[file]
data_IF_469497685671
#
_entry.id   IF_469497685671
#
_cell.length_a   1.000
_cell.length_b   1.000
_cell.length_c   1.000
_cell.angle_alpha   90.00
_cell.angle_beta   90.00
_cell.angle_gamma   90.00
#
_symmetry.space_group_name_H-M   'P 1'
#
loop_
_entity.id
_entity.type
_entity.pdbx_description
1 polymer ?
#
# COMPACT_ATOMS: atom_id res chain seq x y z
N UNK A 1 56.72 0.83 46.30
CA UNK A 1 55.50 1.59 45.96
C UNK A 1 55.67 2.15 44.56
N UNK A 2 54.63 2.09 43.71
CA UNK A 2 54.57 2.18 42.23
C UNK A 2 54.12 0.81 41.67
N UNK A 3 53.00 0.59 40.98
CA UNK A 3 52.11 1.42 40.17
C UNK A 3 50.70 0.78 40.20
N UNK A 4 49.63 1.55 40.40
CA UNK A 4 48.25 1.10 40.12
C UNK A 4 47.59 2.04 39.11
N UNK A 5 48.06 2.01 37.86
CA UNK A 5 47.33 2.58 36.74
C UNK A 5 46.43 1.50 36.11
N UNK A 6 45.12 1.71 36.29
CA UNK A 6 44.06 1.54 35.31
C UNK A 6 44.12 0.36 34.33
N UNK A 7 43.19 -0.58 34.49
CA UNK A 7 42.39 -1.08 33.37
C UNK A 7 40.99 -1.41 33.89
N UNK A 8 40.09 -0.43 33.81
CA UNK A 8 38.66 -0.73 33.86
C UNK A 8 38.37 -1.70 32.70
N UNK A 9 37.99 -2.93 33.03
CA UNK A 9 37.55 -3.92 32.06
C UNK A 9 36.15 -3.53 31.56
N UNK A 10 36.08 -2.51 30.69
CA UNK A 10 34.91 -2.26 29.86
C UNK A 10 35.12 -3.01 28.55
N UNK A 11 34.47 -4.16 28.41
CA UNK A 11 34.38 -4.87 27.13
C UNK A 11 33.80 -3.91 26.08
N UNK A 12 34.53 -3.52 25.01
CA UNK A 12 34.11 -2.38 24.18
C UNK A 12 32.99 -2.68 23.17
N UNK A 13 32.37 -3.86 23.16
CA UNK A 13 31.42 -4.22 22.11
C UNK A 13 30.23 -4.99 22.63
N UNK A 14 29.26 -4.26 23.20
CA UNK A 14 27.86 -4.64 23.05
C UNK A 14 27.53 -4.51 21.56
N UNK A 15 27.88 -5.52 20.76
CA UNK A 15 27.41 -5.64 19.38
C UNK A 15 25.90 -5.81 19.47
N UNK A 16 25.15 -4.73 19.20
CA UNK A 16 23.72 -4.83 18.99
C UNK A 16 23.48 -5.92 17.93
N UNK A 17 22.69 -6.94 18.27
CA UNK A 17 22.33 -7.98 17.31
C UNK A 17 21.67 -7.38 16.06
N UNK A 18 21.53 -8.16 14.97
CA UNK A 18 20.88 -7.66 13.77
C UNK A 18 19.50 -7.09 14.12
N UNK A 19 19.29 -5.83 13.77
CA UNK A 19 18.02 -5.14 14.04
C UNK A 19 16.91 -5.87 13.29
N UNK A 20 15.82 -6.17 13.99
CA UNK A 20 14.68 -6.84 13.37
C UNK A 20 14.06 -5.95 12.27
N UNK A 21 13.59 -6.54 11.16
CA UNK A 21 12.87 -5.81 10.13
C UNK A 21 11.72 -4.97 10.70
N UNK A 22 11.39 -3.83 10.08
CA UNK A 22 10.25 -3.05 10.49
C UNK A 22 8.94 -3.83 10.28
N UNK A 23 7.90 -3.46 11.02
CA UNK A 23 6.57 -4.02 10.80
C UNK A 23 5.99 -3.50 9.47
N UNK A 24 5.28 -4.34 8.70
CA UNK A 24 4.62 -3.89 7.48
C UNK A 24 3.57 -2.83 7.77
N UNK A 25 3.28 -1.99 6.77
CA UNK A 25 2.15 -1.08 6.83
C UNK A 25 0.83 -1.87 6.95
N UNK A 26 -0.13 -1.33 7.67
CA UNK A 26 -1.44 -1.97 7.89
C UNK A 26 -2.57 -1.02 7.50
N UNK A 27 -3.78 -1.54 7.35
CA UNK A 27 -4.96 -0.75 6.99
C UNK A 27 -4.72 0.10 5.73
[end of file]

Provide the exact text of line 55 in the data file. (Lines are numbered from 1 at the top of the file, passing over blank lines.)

CA UNK A 12 34.11 -2.38 24.18